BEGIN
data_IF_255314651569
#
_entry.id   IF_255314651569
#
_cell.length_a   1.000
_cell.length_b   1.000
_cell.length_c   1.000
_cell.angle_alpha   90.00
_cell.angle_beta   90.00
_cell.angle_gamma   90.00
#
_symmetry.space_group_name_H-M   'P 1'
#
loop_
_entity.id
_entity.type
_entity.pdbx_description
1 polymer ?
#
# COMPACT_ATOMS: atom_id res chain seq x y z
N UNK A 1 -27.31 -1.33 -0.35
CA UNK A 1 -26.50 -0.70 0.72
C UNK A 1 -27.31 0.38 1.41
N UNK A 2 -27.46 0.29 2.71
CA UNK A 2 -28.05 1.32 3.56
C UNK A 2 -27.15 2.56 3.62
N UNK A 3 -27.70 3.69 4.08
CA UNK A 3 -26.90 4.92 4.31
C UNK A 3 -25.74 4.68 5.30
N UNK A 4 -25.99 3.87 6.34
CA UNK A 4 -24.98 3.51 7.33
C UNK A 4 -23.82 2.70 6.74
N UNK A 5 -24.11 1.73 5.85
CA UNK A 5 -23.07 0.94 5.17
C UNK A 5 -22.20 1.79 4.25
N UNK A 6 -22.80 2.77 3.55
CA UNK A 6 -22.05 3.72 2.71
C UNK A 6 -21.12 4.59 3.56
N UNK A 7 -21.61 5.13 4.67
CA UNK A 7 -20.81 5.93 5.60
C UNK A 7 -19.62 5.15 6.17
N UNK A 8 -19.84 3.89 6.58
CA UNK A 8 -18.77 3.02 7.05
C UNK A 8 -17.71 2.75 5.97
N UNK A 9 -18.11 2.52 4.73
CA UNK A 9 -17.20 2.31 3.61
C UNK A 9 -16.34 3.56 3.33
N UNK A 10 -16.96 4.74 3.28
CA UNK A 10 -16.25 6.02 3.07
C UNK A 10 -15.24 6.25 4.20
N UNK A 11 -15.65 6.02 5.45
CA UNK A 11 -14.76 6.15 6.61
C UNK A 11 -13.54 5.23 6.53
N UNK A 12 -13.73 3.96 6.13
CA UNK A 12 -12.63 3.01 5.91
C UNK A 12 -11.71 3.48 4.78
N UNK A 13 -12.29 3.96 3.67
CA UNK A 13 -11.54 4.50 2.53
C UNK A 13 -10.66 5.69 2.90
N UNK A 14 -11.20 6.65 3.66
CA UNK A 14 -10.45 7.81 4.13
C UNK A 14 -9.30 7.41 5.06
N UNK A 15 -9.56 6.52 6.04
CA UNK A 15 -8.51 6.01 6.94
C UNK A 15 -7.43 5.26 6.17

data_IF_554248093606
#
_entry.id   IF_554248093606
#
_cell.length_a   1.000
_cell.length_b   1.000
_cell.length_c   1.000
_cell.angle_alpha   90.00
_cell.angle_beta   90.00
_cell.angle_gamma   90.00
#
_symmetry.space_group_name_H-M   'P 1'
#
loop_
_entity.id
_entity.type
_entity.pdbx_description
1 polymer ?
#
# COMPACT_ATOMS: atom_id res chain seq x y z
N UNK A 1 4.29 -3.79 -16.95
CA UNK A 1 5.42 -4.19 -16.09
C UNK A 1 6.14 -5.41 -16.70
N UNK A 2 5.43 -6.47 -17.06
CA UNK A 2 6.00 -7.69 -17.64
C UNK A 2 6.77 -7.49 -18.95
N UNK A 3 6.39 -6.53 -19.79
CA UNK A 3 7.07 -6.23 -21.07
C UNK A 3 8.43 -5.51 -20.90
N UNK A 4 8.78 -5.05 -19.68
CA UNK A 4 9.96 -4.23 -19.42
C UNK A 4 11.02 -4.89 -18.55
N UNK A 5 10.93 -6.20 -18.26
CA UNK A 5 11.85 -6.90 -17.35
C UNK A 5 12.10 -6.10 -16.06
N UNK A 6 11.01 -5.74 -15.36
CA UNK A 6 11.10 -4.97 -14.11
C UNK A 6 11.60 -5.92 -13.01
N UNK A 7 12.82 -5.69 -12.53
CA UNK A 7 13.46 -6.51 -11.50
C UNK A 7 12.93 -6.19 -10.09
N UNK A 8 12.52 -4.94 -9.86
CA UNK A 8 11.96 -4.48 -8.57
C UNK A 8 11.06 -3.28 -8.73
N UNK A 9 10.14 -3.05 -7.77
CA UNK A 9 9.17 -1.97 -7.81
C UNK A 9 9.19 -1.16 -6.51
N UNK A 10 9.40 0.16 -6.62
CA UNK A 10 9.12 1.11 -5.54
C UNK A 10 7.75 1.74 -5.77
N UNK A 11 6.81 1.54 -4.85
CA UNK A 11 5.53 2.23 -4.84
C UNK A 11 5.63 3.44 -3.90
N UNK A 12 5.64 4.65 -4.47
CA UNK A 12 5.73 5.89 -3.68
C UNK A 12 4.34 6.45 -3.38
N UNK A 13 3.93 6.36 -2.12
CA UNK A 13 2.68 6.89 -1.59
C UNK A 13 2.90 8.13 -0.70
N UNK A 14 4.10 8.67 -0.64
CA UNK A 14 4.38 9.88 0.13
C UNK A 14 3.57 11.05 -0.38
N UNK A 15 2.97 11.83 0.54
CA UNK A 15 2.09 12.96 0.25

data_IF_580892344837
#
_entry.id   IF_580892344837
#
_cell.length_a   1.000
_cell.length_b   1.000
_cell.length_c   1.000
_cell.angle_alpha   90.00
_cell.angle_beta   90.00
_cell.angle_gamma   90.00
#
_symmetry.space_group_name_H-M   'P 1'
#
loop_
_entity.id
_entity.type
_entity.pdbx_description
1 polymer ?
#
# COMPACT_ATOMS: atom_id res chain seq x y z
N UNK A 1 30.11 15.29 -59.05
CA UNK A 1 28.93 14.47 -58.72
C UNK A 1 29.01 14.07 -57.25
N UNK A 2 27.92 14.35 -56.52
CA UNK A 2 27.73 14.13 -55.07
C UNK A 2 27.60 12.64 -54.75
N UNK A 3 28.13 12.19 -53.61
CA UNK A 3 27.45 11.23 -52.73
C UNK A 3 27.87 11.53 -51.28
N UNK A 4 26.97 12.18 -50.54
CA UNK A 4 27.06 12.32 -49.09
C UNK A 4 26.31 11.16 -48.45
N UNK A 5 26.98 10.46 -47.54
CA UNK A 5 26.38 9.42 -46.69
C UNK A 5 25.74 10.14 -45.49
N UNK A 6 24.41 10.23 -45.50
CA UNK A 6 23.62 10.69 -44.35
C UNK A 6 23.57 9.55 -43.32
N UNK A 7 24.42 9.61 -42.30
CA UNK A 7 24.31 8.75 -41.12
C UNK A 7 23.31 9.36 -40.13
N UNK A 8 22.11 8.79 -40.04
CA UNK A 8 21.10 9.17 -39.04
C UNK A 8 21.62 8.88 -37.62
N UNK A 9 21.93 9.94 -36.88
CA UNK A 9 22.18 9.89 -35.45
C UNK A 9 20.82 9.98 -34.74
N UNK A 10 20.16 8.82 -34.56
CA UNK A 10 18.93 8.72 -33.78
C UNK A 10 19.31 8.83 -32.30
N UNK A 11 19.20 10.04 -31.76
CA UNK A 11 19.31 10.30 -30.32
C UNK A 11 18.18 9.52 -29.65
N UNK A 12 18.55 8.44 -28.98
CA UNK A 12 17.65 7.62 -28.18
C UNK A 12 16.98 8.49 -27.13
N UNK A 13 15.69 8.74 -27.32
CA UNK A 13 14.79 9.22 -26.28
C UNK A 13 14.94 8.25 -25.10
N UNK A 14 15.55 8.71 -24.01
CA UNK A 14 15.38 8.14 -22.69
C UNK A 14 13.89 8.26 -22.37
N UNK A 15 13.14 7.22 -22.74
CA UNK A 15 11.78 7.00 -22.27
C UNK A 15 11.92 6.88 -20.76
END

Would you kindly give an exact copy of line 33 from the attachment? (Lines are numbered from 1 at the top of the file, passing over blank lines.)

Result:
N UNK A 5 -24.11 1.73 5.85